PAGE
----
Digital media is having a big impact on classrooms for students of all ages, and no name is more recognizable in the field than Salman Khan, the founder of the popular video tutorial site Khan Academy.
Khan often hits a nerve among teachers, who are quick to point out that his videos are no replacement for good teaching. In a blog post for Slate yesterday, I look at a constructive moment between two frustrated teachers and Salman Khan, who is a big-name innovator but has little classroom experience:
In their low-tech, Mystery Science Theater 3000-style video, [math teachers John Golden and Dave Coffey] spend roughly 11 minutes commenting on a Khan Academy video about multiplying and dividing positive and negative integers. It’s not smash entertainment, but the teachers solidly critique small missteps that Khan makes during his tutorial: putting a positive (“+”) sign in front of some positive numbers but not others, for example, or not citing his sources.
The video filtered up through the ranks of ed bloggers to Justin Reich’s blogin the trade publication Ed Week, and within five days of going up on YouTube reached Salman Khan. To his credit, Khan took down his original video and released two new, better lectures in its place within two days. He also sent a comment to Reich saying that he appreciates the feedback.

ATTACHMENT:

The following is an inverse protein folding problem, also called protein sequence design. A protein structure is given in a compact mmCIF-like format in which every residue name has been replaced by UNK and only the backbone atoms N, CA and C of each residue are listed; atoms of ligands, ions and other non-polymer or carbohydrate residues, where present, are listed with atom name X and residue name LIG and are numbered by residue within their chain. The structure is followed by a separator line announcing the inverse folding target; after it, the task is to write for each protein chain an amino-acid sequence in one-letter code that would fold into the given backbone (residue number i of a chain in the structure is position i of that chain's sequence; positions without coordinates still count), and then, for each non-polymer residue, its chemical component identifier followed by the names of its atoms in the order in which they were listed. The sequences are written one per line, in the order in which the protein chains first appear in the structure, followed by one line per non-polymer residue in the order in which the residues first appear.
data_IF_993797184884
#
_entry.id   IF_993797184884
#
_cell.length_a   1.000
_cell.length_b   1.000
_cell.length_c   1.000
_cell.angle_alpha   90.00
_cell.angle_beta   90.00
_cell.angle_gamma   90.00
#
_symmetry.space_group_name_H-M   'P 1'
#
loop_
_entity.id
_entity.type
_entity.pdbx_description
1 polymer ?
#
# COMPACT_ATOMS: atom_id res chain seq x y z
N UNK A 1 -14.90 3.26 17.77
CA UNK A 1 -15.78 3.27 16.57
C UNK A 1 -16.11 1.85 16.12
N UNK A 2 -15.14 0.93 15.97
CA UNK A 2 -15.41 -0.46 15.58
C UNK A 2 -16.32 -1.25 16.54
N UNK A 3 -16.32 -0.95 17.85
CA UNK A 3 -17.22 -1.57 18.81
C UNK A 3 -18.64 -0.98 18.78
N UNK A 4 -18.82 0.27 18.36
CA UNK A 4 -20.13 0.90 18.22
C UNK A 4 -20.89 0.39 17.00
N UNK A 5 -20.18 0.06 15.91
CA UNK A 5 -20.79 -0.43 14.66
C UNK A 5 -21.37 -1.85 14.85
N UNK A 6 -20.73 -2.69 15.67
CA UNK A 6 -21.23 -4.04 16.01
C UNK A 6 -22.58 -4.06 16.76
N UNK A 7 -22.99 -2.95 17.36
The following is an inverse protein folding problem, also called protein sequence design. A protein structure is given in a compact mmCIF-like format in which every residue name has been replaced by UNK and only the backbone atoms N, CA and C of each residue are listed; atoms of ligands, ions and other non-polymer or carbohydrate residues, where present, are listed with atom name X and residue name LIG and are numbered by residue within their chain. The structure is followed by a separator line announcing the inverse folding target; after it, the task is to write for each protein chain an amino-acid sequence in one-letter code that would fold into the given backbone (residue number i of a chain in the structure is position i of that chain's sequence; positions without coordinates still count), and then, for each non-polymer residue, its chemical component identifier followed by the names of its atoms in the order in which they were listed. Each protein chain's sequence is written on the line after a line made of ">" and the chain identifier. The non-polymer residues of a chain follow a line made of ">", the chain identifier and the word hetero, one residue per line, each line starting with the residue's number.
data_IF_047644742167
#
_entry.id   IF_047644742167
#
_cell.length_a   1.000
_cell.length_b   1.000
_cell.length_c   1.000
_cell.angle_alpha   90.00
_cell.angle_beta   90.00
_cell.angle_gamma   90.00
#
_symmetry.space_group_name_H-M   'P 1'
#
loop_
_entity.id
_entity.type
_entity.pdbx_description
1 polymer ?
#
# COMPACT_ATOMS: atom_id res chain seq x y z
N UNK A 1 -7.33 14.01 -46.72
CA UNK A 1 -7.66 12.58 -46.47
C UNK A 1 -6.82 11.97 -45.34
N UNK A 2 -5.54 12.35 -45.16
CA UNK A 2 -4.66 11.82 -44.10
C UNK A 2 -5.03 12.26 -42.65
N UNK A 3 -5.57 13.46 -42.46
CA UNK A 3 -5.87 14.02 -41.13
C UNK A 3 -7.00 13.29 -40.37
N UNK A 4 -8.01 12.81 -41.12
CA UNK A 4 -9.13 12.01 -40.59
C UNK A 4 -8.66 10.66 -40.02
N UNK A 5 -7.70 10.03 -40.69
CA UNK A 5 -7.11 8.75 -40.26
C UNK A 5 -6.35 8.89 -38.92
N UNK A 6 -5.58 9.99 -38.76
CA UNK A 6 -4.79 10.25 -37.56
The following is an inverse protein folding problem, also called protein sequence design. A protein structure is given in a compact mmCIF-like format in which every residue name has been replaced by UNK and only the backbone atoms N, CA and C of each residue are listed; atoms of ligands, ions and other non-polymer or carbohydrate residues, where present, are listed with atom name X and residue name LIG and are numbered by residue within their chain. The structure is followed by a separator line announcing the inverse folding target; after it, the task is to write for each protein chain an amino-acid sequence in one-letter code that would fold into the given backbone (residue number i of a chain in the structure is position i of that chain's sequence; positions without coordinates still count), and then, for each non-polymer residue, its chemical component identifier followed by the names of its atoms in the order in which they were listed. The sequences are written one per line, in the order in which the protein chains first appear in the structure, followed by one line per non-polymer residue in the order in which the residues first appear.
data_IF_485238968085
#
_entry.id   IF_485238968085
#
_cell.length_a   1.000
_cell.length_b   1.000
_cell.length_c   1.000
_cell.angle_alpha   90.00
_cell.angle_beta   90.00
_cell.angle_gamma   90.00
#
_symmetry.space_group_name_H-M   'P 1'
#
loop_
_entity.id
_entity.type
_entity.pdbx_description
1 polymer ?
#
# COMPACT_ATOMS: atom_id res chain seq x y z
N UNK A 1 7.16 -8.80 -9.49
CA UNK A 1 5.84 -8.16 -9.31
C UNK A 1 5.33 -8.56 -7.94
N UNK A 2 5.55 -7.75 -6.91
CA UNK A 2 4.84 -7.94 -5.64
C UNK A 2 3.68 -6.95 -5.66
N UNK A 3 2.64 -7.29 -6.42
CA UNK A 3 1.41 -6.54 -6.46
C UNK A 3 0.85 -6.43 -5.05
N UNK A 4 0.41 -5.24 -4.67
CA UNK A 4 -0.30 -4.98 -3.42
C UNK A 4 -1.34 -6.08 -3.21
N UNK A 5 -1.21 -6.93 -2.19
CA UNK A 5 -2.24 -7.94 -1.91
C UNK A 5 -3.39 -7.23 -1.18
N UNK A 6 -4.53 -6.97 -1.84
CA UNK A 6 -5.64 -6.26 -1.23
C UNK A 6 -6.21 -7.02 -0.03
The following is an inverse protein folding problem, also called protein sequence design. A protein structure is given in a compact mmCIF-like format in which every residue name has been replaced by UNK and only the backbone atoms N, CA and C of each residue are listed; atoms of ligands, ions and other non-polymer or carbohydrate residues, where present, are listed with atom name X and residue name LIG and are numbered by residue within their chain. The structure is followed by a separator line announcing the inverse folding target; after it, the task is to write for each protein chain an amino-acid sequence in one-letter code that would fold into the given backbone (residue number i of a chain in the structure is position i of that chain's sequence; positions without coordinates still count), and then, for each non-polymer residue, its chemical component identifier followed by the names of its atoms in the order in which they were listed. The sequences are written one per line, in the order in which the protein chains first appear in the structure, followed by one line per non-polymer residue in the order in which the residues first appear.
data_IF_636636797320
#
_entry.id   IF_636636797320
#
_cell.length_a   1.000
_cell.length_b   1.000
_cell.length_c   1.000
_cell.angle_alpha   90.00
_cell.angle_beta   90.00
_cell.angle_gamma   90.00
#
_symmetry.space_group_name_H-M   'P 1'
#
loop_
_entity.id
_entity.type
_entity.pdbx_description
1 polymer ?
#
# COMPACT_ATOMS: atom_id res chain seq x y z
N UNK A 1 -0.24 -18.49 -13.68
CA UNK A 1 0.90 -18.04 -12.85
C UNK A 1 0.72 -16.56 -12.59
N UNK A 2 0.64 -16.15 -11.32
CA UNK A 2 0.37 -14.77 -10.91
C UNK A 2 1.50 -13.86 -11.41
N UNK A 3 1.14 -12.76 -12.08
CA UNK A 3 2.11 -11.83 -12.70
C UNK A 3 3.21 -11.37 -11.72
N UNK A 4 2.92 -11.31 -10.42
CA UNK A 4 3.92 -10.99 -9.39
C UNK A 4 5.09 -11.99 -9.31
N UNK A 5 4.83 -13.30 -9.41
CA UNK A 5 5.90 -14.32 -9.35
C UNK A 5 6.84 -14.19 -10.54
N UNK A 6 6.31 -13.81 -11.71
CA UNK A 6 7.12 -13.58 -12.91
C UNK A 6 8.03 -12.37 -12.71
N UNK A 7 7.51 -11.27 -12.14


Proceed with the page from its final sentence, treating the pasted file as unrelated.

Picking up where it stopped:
This anecdote struck me for two reasons. First, it highlights what to me is an undeniable strength of digital media: it can adapt and respond to users very quickly.
Second, everybody won in this exchange. What if moments like this happened more often? What if teachers regularly turned their frustration with educational materials into this sort of open peer review, and if developers truly saw teachers as partners when making content? Would children’s media have progressed faster, or into better learning products?
Read the full post here.